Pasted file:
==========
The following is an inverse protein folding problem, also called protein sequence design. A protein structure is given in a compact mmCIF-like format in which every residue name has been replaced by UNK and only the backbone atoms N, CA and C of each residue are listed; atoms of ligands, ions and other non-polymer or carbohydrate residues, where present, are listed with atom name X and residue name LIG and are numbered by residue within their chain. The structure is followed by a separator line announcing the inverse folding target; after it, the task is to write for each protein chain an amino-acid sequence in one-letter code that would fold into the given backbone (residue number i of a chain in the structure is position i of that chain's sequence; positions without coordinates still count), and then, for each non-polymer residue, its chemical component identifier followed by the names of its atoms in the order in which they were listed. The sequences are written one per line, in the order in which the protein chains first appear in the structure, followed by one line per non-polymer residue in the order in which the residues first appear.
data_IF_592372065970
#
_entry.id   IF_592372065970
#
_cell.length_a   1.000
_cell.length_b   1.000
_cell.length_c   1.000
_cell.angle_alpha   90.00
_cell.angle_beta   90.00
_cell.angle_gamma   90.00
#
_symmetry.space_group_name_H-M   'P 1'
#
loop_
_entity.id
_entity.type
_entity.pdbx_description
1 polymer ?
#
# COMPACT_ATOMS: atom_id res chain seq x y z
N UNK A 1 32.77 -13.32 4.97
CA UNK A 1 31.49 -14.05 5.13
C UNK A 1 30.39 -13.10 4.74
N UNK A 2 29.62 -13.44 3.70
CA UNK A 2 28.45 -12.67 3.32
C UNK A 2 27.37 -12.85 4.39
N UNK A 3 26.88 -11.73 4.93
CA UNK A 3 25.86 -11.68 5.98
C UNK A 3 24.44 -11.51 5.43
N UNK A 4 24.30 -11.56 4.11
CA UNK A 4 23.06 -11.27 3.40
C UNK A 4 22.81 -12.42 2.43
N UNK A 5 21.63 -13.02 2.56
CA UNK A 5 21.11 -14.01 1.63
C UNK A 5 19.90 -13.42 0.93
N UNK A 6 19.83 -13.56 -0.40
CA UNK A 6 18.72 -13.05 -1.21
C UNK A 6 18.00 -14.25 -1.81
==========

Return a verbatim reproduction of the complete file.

The following is an inverse protein folding problem, also called protein sequence design. A protein structure is given in a compact mmCIF-like format in which every residue name has been replaced by UNK and only the backbone atoms N, CA and C of each residue are listed; atoms of ligands, ions and other non-polymer or carbohydrate residues, where present, are listed with atom name X and residue name LIG and are numbered by residue within their chain. The structure is followed by a separator line announcing the inverse folding target; after it, the task is to write for each protein chain an amino-acid sequence in one-letter code that would fold into the given backbone (residue number i of a chain in the structure is position i of that chain's sequence; positions without coordinates still count), and then, for each non-polymer residue, its chemical component identifier followed by the names of its atoms in the order in which they were listed. The sequences are written one per line, in the order in which the protein chains first appear in the structure, followed by one line per non-polymer residue in the order in which the residues first appear.
data_IF_592372065970
#
_entry.id   IF_592372065970
#
_cell.length_a   1.000
_cell.length_b   1.000
_cell.length_c   1.000
_cell.angle_alpha   90.00
_cell.angle_beta   90.00
_cell.angle_gamma   90.00
#
_symmetry.space_group_name_H-M   'P 1'
#
loop_
_entity.id
_entity.type
_entity.pdbx_description
1 polymer ?
#
# COMPACT_ATOMS: atom_id res chain seq x y z
N UNK A 1 32.77 -13.32 4.97
CA UNK A 1 31.49 -14.05 5.13
C UNK A 1 30.39 -13.10 4.74
N UNK A 2 29.62 -13.44 3.70
CA UNK A 2 28.45 -12.67 3.32
C UNK A 2 27.37 -12.85 4.39
N UNK A 3 26.88 -11.73 4.93
CA UNK A 3 25.86 -11.68 5.98
C UNK A 3 24.44 -11.51 5.43
N UNK A 4 24.30 -11.56 4.11
CA UNK A 4 23.06 -11.27 3.40
C UNK A 4 22.81 -12.42 2.43
N UNK A 5 21.63 -13.02 2.56
CA UNK A 5 21.11 -14.01 1.63
C UNK A 5 19.90 -13.42 0.93
N UNK A 6 19.83 -13.56 -0.40
CA UNK A 6 18.72 -13.05 -1.21
C UNK A 6 18.00 -14.25 -1.81